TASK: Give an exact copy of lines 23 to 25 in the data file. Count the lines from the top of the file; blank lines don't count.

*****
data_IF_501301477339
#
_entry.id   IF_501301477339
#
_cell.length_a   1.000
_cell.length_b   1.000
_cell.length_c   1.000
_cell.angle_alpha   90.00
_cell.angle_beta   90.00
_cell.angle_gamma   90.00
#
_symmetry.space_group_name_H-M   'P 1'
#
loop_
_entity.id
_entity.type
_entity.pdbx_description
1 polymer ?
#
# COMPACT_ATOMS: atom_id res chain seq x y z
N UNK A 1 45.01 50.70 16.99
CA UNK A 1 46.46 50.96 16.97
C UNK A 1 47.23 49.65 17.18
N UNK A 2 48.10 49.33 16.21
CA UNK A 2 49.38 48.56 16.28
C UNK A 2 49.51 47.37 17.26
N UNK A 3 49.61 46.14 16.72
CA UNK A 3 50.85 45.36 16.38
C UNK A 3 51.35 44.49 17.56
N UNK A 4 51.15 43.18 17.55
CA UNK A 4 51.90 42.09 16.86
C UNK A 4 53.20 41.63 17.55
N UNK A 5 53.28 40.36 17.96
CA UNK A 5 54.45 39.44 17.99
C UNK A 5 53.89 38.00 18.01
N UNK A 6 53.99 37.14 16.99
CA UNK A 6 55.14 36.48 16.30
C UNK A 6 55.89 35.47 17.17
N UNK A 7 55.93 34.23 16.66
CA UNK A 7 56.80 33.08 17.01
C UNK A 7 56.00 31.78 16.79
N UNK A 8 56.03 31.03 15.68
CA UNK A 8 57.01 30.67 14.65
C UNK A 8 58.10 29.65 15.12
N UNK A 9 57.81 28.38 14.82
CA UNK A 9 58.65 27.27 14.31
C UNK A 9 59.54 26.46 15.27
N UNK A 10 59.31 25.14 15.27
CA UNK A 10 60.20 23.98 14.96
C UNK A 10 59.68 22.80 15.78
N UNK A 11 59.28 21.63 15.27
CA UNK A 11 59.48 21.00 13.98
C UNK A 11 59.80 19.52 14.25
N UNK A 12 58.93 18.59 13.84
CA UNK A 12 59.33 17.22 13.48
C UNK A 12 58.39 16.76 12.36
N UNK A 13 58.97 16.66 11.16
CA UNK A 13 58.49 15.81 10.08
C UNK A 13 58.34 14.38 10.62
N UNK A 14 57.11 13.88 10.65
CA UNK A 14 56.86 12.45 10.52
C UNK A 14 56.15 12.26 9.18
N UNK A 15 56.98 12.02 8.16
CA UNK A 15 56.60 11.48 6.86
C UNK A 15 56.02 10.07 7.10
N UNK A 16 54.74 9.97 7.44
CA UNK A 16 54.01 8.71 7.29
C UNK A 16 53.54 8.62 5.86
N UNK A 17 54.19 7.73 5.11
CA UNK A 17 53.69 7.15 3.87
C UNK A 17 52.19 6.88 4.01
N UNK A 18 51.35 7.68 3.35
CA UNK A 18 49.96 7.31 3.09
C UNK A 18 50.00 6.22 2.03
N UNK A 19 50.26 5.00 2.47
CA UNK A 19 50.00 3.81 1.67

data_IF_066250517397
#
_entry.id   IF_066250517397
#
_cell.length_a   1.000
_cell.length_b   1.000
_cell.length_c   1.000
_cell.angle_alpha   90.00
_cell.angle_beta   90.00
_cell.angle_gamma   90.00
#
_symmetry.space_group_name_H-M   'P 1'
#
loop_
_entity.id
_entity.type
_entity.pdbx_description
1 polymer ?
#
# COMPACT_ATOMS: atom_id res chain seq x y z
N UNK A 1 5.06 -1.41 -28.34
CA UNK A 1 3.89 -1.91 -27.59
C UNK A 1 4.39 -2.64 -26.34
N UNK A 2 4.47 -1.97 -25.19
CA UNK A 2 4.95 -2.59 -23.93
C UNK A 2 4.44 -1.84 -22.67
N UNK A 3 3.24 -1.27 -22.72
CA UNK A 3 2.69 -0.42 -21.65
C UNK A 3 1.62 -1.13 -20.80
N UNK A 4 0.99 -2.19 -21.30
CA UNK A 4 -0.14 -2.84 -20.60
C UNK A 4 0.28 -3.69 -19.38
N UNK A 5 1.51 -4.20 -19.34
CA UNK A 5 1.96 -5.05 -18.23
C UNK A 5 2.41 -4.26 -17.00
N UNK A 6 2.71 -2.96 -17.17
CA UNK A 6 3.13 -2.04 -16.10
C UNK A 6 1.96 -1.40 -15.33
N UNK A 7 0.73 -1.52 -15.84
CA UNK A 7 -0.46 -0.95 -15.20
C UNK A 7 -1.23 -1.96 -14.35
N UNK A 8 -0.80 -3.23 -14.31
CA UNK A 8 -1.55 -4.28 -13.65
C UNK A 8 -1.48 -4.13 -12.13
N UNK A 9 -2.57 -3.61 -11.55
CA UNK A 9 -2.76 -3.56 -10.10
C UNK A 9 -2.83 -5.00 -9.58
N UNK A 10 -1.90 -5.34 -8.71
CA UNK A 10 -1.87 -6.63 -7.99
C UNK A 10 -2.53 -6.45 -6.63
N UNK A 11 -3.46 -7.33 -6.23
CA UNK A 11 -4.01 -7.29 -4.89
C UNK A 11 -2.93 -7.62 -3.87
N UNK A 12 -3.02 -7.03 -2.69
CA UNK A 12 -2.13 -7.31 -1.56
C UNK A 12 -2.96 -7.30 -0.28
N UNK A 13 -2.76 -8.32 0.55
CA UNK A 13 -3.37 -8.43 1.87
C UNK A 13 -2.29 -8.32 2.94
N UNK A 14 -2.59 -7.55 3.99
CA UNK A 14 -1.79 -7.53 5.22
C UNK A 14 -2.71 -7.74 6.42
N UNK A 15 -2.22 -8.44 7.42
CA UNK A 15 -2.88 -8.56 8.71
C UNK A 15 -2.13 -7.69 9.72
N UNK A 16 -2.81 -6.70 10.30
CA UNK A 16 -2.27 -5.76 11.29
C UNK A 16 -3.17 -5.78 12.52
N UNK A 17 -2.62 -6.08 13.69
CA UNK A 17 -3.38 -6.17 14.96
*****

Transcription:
C UNK A 1 47.23 49.65 17.18
N UNK A 2 48.10 49.33 16.21
CA UNK A 2 49.38 48.56 16.28